Supreme Court: Federal law might not shield companies from state lawsuits

The Supreme Court ruled this week that a woman who lost her arm because of the way medication was administered could sue Wyeth (WYE) in state court.

This may not seem like a big story, but companies try to shield themselves from negligence lawsuits filed in state courts if their product meets standards set by federal agencies, through laws and regulations. While the Bush Administration tried to help their cause and pushed to shield industries from negligence lawsuits brought in state courts, the Supreme Court ruled loud and clear in a six-to-three ruling yesterday -- don't count on our help.

In the past three rulings on the issue of federal law versus state tort law, the Supreme Court has ruled once in favor of the manufacturer of medical devices (Riegel v. Medtronic (MDT), February 2008) that federal medical device regulations preempted state product liability lawsuits and twice in favor of allowing cases to be tried based on state product liability law (Altria Group, Inc. (MO) v. Good, December 2008, and Wyeth (WYE) v. Levine, March, 2009).

Essentially, going forward the Supreme Court has made it clear that whether or not federal law preempts state law will be decided on a case by case basis, depending on the interpretation of the federal statute involved.

Either In a direct slap to recently implemented Bush Administration policies, Justice Stevens writes in the majority decision, "Congress has repeatedly declined to pre-empt state law and the FDA's recently adopted position that state tort suits interfere with its statutory mandate is entitled to no weight." Stevens does leave the door open to possible conflicts by writing, "Although we recognize that some state-law claims might well frustrate the achievement of congressional objectives, this is not such a case." You can read the full decision at

Justice Alito supported the Bush Administration policies and wrote for the three justices in dissent, "The FDA told Wyeth that Phenergan's label renders its use 'safe.' But the State of Vermont, through its tort law, said: 'Not so.' The state-law rule at issue here is squarely pre-empted. Therefore, I would reverse the judgment of the Supreme Court of Vermont." The other two Bush appointees that joined Justice Alito were Chief Justice Roberts and Justice Scalia.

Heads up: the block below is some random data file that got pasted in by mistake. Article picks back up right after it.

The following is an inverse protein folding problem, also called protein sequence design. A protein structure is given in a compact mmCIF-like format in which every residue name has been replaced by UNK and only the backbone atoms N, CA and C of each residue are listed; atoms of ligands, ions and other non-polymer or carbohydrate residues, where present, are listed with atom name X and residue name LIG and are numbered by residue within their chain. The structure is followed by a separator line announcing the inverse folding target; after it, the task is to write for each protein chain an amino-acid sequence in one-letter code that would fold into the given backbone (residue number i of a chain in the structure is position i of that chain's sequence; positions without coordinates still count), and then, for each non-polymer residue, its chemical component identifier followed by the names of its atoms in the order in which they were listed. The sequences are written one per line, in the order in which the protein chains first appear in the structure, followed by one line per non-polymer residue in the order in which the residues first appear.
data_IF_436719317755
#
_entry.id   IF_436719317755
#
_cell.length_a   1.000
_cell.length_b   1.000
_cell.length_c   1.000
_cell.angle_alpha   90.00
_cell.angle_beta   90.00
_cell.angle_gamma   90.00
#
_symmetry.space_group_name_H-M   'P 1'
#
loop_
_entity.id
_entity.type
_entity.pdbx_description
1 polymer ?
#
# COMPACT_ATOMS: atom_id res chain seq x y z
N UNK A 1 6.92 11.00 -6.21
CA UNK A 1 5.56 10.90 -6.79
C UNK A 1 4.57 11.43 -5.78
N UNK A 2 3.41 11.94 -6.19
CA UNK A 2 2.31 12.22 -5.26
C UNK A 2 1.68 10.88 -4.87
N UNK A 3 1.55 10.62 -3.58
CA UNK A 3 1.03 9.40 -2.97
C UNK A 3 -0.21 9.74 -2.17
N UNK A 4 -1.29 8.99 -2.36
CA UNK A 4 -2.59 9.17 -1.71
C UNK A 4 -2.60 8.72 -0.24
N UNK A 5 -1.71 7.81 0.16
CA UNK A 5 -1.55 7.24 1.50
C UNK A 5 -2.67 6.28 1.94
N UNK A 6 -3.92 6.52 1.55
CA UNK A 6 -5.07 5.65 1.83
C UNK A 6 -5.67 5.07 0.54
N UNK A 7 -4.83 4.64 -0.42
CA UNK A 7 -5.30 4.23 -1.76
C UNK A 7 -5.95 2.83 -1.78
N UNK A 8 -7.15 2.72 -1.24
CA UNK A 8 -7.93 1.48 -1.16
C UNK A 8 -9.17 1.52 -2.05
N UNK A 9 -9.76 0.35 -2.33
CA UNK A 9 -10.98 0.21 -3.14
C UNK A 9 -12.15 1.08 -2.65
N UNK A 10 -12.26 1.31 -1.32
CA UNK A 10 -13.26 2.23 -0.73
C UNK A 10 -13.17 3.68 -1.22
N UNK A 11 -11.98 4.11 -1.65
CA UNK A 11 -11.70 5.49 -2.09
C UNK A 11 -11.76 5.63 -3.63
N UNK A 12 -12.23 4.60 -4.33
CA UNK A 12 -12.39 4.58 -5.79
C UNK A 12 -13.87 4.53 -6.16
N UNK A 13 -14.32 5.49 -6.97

The majority disagreed with the dissent and wrote that, "Wyeth suggests that the FDA, rather than the manufacturer, bears responsibility for drug has remained a central premise of federal drug regulation that the manufacturer bears responsibility for the content of its labels. It is charged both with crafting an adequate label and with ensuring that its warnings remain adequate as long as the drug is on the market."

Just to give you a quick synopsis of the Wyeth v. Levine lawsuit, a women sued Wyeth in Vermont state court after the incorrect administration of a drug caused her to develop gangrene in her arm. Her arm had to be amputated. She argued that the warnings on the label from Wyeth did not adequately address the risks of administering the drug intravenously.

This ruling could impact more than just the drug industry. While companies have long sought to shield themselves from state product liability law, and they made some headway with the support of the Bush Administration, the Supreme Court just made if very clear that it will look at cases individually. A company won't necessarily get a free pass to avoid costly state product liability lawsuits under the protection of federal laws and regulations.

Lita Epstein has written more than 25 books, including the Complete Idiot's Guide to the Supreme Court.

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